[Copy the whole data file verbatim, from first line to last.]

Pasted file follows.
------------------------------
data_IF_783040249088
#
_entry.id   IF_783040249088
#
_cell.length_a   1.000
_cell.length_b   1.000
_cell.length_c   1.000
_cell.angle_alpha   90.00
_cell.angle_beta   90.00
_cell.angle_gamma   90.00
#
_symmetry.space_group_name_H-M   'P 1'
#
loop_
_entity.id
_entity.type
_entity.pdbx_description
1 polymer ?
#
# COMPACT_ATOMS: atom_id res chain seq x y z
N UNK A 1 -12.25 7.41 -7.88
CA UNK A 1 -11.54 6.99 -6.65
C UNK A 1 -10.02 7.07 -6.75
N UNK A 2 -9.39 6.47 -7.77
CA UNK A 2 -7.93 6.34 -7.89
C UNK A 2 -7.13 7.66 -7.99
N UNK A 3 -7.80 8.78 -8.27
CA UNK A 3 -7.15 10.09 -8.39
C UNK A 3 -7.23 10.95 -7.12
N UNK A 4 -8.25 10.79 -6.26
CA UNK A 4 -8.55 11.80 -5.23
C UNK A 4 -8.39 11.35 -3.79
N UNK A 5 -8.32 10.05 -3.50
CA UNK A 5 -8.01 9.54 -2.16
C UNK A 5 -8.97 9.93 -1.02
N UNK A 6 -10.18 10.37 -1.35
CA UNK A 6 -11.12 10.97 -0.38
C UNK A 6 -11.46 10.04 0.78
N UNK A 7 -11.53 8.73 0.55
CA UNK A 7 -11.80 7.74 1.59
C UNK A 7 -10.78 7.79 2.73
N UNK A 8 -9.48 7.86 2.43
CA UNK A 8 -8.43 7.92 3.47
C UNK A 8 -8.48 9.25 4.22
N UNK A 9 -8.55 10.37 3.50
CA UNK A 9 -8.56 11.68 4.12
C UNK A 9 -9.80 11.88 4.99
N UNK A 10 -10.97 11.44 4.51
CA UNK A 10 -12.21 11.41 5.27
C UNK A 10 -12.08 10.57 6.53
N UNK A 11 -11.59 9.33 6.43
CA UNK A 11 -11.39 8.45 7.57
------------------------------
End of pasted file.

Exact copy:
data_IF_783040249088
#
_entry.id   IF_783040249088
#
_cell.length_a   1.000
_cell.length_b   1.000
_cell.length_c   1.000
_cell.angle_alpha   90.00
_cell.angle_beta   90.00
_cell.angle_gamma   90.00
#
_symmetry.space_group_name_H-M   'P 1'
#
loop_
_entity.id
_entity.type
_entity.pdbx_description
1 polymer ?
#
# COMPACT_ATOMS: atom_id res chain seq x y z
N UNK A 1 -12.25 7.41 -7.88
CA UNK A 1 -11.54 6.99 -6.65
C UNK A 1 -10.02 7.07 -6.75
N UNK A 2 -9.39 6.47 -7.77
CA UNK A 2 -7.93 6.34 -7.89
C UNK A 2 -7.13 7.66 -7.99
N UNK A 3 -7.80 8.78 -8.27
CA UNK A 3 -7.15 10.09 -8.39
C UNK A 3 -7.23 10.95 -7.12
N UNK A 4 -8.25 10.79 -6.26
CA UNK A 4 -8.55 11.80 -5.23
C UNK A 4 -8.39 11.35 -3.79
N UNK A 5 -8.32 10.05 -3.50
CA UNK A 5 -8.01 9.54 -2.16
C UNK A 5 -8.97 9.93 -1.02
N UNK A 6 -10.18 10.37 -1.35
CA UNK A 6 -11.12 10.97 -0.38
C UNK A 6 -11.46 10.04 0.78
N UNK A 7 -11.53 8.73 0.55
CA UNK A 7 -11.80 7.74 1.59
C UNK A 7 -10.78 7.79 2.73
N UNK A 8 -9.48 7.86 2.43
CA UNK A 8 -8.43 7.92 3.47
C UNK A 8 -8.48 9.25 4.22
N UNK A 9 -8.55 10.37 3.50
CA UNK A 9 -8.56 11.68 4.12
C UNK A 9 -9.80 11.88 4.99
N UNK A 10 -10.97 11.44 4.51
CA UNK A 10 -12.21 11.41 5.27
C UNK A 10 -12.08 10.57 6.53
N UNK A 11 -11.59 9.33 6.43
CA UNK A 11 -11.39 8.45 7.57